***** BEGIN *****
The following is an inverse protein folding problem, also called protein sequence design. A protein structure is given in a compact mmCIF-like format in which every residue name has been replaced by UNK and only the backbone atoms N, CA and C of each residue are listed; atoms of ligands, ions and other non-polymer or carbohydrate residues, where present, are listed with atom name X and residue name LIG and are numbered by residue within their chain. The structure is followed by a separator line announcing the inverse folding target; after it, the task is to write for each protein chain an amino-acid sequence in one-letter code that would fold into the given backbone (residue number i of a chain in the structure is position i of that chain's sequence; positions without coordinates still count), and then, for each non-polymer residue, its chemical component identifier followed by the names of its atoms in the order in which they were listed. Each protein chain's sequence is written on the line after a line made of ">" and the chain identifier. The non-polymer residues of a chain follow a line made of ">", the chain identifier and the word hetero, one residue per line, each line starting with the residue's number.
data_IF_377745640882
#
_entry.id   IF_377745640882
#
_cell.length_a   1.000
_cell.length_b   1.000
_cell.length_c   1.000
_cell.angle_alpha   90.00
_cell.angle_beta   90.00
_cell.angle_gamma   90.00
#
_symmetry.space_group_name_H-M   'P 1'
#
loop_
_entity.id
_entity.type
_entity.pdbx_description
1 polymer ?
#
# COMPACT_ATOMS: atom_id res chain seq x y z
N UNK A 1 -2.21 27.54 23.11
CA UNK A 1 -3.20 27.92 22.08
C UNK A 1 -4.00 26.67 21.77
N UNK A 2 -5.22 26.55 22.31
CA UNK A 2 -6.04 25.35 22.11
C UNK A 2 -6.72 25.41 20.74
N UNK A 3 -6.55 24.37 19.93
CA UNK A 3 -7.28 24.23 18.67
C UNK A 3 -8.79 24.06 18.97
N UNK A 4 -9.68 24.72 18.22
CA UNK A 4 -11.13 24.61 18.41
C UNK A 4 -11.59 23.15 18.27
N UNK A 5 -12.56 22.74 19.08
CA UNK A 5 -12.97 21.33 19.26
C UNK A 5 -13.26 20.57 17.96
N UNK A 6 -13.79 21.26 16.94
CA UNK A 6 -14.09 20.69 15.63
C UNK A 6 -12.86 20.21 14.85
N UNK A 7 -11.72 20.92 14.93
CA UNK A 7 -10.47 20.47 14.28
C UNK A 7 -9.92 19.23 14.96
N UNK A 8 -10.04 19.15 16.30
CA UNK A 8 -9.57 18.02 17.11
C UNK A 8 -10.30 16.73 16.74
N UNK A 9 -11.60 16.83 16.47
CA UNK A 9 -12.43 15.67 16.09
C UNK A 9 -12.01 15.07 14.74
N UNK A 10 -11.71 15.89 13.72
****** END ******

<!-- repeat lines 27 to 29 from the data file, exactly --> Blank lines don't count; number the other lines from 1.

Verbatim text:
C UNK A 2 -6.72 25.41 20.74
N UNK A 3 -6.55 24.37 19.93
CA UNK A 3 -7.28 24.23 18.67